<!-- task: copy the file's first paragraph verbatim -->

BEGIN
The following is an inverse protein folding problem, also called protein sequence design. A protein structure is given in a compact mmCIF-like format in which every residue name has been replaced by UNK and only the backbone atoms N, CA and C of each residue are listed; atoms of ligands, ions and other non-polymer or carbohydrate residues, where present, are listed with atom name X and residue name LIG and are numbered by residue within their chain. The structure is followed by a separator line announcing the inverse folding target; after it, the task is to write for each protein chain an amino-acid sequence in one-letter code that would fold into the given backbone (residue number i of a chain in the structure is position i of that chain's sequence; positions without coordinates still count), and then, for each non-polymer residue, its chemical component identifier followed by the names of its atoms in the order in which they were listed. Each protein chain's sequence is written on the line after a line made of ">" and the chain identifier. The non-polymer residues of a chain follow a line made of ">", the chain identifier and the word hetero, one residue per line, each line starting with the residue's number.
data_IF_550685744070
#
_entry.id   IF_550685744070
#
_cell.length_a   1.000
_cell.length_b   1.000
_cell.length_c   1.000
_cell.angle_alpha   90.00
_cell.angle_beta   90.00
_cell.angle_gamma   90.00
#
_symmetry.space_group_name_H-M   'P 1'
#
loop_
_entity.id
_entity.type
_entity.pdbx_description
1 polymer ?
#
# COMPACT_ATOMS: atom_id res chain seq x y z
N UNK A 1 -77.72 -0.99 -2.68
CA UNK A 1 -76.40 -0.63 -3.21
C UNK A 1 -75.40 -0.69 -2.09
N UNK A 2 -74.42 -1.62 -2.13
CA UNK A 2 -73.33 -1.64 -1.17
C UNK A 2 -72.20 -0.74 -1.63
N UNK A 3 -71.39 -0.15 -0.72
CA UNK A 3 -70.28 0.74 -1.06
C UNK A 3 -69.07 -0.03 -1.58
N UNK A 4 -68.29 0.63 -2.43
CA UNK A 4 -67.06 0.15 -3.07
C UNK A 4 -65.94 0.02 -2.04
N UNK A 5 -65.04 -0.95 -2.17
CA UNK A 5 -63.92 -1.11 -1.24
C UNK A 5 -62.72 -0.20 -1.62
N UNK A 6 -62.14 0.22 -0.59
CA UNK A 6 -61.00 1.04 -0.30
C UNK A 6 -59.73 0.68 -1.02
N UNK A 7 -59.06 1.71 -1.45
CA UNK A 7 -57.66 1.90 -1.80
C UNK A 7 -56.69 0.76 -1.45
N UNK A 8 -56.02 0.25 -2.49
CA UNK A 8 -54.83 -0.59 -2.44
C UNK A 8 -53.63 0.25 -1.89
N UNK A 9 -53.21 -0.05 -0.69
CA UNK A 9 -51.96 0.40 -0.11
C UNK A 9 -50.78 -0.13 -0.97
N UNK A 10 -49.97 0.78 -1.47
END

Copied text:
The following is an inverse protein folding problem, also called protein sequence design. A protein structure is given in a compact mmCIF-like format in which every residue name has been replaced by UNK and only the backbone atoms N, CA and C of each residue are listed; atoms of ligands, ions and other non-polymer or carbohydrate residues, where present, are listed with atom name X and residue name LIG and are numbered by residue within their chain. The structure is followed by a separator line announcing the inverse folding target; after it, the task is to write for each protein chain an amino-acid sequence in one-letter code that would fold into the given backbone (residue number i of a chain in the structure is position i of that chain's sequence; positions without coordinates still count), and then, for each non-polymer residue, its chemical component identifier followed by the names of its atoms in the order in which they were listed. Each protein chain's sequence is written on the line after a line made of ">" and the chain identifier. The non-polymer residues of a chain follow a line made of ">", the chain identifier and the word hetero, one residue per line, each line starting with the residue's number.